Monday, November 8, 2010

Batteries- Recharged (Or a Word on Joy)

Whew! This weekend has really been a whirlwind. I have been anticipating Kayla's wedding and accompanying hoopla for so long now, it feels surreal that it has actually come and gone. I won't go into all the details, the personal jokes, the small moments that would likely mean very little to anyone outside of myself. Suffice it to say, I was fed by this weekend. The word I would use to describe the entire time would be joy. Every moment was so filled with joy for me.
Joy for Kayla and Austin, as I watched a couple that I have sincere admiration for and that the Lord has used to minister to me. I can truly say that I love the Lord more for having been a part of their relationship- as He has taught me this year so much about the Church as His Bride and the tension of already/not yet in our relationship with Him (and how that mirrors engagement!), He has consistently used their ups and downs as a tangible example of the spiritual metaphor that romantic love was designed to be. I am so thankful to have had these experiences before I have to try to do all this marriage stuff myself!
Joy, also, to relish time with sweet friends, old and new, who give me energy. It's been so long since I've been so completely at my ease that at times I was a little overwhelmed- I had to battle not to go internal. I got such peace from basking in the presence of friends who know me so well and with whom I laugh so heartily. Is there really any sweeter sound than laughter between friends long separated? I'm sure there are, but it was the sound that I have been longing to hear for many moons. It's so strange to me- the time that I spend with these old friends completely reenergizes me to invest more in my new friends in DC. I think it's because my old friends remind me that (prepare for me to toot my own horn) I am fun- I do have things to offer to people. I am a good friend who is loyal and therefore has loyal friends. They give me the confidence to build relationships with people who are still learning these things about me. And then there's just the relaxing state of non-work... my relationships with old friends don't demand all that work, at least when we're face to face. It's plenty of work to keep up over the phone/Facebook/Skype- but when we're in person, our relationship is easy, comfortable, and known. In other words, it is the things that a friendship is after an extended period of being hard, a bit awkward, and unsure.
Joy to spend time with my family. The heart truly has grown fonder in our distance, and things that I wanted or needed from them at one time don't seem as important. They certainly would crop back up if I was to spend an extended period of time with them, I'm sure :), but I am so thankful for the gift of being able to be in the moment with them and fully enjoy the security and love that they unwaveringly offer me. I love giggling with my mom, debating with my dad, hugging my sister, and playing with my niece. They are so dear to my heart and it really is a blessing to have the perspective to fully engage and enjoy them.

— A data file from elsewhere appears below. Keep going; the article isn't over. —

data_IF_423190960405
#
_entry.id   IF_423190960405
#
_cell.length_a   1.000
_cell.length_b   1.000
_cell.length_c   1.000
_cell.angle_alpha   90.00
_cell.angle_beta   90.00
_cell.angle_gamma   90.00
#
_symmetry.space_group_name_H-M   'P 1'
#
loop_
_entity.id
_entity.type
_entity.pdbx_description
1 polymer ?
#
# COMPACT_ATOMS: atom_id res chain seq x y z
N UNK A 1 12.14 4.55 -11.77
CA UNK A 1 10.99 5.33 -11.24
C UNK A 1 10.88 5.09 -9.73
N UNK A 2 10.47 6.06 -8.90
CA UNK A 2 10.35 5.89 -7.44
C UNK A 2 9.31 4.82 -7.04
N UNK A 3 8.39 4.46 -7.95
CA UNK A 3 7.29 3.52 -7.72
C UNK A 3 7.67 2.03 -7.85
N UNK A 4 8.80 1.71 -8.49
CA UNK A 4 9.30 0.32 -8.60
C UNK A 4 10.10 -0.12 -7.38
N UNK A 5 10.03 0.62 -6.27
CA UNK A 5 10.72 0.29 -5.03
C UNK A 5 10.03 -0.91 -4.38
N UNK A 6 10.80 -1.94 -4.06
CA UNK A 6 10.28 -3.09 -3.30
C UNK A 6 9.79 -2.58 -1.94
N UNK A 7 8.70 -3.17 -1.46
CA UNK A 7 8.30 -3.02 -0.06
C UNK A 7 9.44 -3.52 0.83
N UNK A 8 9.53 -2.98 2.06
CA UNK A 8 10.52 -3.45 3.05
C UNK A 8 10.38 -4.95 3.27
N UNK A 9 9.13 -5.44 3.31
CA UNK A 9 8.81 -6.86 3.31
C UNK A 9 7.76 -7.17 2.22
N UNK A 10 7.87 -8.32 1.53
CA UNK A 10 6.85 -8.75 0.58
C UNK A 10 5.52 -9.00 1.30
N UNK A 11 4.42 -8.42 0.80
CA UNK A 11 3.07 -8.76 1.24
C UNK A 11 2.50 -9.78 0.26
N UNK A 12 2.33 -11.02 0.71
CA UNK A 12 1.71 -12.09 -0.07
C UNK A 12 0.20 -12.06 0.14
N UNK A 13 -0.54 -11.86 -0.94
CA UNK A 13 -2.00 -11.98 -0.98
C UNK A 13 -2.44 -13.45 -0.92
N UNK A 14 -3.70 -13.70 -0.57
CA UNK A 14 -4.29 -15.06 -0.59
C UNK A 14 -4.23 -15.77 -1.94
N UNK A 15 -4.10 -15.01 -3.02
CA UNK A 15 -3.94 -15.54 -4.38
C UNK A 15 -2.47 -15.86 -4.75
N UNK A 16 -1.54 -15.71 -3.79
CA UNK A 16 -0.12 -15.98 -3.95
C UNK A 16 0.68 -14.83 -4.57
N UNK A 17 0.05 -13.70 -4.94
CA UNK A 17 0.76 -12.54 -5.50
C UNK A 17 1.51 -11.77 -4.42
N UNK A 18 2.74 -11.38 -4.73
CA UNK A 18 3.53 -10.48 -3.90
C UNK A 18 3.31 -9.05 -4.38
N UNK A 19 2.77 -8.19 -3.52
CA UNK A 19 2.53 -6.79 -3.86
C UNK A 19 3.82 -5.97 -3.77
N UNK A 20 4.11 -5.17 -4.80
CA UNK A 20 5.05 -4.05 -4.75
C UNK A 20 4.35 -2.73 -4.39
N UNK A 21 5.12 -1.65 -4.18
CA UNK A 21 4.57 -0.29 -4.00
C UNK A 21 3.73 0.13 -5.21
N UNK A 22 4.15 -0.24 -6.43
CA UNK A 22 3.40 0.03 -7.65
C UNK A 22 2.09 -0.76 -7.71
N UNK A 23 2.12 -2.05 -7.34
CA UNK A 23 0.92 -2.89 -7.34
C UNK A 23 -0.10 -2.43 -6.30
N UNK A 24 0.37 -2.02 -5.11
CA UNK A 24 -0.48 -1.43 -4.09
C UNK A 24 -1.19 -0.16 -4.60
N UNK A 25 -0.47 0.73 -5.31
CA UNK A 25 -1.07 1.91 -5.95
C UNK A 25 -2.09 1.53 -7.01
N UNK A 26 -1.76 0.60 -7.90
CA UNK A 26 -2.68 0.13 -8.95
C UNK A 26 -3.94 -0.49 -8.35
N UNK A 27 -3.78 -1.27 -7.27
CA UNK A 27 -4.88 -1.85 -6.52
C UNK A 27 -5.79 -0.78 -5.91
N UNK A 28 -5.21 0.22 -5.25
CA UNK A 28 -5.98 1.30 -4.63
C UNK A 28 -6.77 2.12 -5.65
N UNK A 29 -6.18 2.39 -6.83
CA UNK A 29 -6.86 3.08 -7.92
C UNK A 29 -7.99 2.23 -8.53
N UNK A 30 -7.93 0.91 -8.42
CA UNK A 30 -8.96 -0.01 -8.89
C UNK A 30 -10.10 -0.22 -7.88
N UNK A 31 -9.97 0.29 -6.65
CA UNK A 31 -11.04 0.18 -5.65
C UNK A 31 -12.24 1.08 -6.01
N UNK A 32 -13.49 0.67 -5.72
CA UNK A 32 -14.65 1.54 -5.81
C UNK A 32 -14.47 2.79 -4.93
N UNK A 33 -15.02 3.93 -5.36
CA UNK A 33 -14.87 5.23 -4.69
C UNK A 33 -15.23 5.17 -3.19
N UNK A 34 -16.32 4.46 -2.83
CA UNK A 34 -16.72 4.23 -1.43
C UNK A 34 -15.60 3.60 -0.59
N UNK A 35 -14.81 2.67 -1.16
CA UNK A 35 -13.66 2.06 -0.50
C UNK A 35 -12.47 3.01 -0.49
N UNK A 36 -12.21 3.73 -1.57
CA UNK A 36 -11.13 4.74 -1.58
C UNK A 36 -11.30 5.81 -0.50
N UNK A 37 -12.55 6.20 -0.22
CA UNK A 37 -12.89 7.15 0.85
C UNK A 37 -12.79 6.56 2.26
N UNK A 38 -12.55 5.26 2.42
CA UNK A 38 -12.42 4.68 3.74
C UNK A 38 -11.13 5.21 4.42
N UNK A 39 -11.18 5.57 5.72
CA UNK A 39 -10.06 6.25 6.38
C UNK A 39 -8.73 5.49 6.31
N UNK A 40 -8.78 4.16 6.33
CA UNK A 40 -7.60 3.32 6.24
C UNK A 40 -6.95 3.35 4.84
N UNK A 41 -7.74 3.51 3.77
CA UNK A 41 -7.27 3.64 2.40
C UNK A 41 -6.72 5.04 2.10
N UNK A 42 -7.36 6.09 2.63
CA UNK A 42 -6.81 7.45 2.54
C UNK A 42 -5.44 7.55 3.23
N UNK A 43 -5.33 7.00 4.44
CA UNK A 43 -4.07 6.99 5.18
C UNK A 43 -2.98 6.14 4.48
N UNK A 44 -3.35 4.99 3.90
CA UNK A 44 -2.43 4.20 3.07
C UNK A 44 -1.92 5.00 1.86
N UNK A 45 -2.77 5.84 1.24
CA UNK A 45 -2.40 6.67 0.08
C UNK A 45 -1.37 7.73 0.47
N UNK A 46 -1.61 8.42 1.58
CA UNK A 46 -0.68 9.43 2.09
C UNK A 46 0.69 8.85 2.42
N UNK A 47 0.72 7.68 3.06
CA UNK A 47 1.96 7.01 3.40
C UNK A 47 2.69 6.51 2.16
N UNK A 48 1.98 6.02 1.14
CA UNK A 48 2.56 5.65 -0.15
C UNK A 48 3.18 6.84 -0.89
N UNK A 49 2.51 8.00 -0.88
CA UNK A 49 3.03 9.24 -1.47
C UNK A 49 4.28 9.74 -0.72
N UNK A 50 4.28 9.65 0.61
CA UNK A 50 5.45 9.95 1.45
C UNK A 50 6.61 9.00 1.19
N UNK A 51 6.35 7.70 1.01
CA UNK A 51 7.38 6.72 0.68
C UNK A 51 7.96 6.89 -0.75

And finally, joy to be in the landscape that I was raised in. As I descended into the McGhee-Tyson airport, I gazed out the window at the Smokey Mountains. It had been raining earlier in the morning and it was still misty over the mountains. The eponymous smoke had settled on them- through the wispy veil, I saw the oranges and reds of the autumnal trees, and the beauty of the green meadows that stretched around their base. The small country houses and churches that dotted the grassy expanses looked so much like a Thomas Kinkade painting it could have been a little nauseating. But it wasn't. It was one of the most beautiful things I've ever seen and I realized that I was crying a little as I continued to watch the tableau get closer and closer. I felt so silly- they were mountains I've seen all my life. But as I've been away, I've discovered how much the external landscape that you grow up in becomes a very important internal landscape. Others who have moved away from where they spent all their formative years have echoed this to me- I think you can never really feel at home anywhere else. I, anyways, believe that I will never feel completely at ease away from the mountains. I'd like to think my heavenly house will be settled at the top of a mountain. Anyways, between the mountains and it being my favorite time of year, fall, my thirst for aesthetic comfort was thoroughly satiated and I drank up every visual glass of water greedily.
Anyways, this was a little sappy, looking back, but I guess I'm in that kind of mood. I always return from my hometown with a renewed vigor for engaging in the present tasks at hand. Next on the agenda- exploring how God is calling me to serve others and give more. I've really been mulling over what it means to seek to give more generously versus to seek to live more simply and therefore give more generously. We'll see where He's going with this...


  1. I know you wrote this a long time ago - but I LOVE it and had to let you know. The line "I think you can never really feel at home anywhere else" couldn't have put it better myself. And I admire you for moving more than a car ride away from your precious home! :-)

  2. Emily, I know you know a thing or two about being away from home. :) Glad you can relate!